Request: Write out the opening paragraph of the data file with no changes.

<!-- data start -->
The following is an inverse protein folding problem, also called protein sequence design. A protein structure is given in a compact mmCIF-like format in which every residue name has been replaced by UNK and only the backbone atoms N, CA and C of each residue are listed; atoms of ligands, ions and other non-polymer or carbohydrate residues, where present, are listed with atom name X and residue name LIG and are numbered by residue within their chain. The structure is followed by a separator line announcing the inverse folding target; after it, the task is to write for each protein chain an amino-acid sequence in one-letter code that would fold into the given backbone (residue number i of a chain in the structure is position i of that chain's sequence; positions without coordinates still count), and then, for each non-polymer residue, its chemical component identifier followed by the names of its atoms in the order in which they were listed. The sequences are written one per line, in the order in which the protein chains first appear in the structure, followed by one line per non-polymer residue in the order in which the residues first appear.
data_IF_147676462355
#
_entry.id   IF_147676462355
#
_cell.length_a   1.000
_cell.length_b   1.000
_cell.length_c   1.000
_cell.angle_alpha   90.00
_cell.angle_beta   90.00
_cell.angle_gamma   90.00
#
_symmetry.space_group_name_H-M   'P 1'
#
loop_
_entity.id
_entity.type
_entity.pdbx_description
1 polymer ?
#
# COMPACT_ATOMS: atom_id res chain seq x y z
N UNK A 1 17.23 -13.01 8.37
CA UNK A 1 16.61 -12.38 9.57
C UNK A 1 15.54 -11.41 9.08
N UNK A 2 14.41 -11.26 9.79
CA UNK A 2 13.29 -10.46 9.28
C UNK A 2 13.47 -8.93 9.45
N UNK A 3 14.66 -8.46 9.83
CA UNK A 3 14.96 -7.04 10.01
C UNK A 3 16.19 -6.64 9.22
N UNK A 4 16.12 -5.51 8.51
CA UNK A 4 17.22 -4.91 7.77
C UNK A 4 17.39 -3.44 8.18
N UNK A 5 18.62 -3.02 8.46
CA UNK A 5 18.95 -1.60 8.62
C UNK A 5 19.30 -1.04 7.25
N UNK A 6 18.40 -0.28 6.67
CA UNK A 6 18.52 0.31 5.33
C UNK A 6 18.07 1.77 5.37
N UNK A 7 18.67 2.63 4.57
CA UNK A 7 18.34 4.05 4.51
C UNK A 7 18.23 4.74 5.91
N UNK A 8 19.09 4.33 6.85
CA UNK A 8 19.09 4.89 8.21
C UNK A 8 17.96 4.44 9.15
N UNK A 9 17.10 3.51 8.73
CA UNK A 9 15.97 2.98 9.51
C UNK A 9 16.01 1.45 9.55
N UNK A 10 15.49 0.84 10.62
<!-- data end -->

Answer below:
The following is an inverse protein folding problem, also called protein sequence design. A protein structure is given in a compact mmCIF-like format in which every residue name has been replaced by UNK and only the backbone atoms N, CA and C of each residue are listed; atoms of ligands, ions and other non-polymer or carbohydrate residues, where present, are listed with atom name X and residue name LIG and are numbered by residue within their chain. The structure is followed by a separator line announcing the inverse folding target; after it, the task is to write for each protein chain an amino-acid sequence in one-letter code that would fold into the given backbone (residue number i of a chain in the structure is position i of that chain's sequence; positions without coordinates still count), and then, for each non-polymer residue, its chemical component identifier followed by the names of its atoms in the order in which they were listed. The sequences are written one per line, in the order in which the protein chains first appear in the structure, followed by one line per non-polymer residue in the order in which the residues first appear.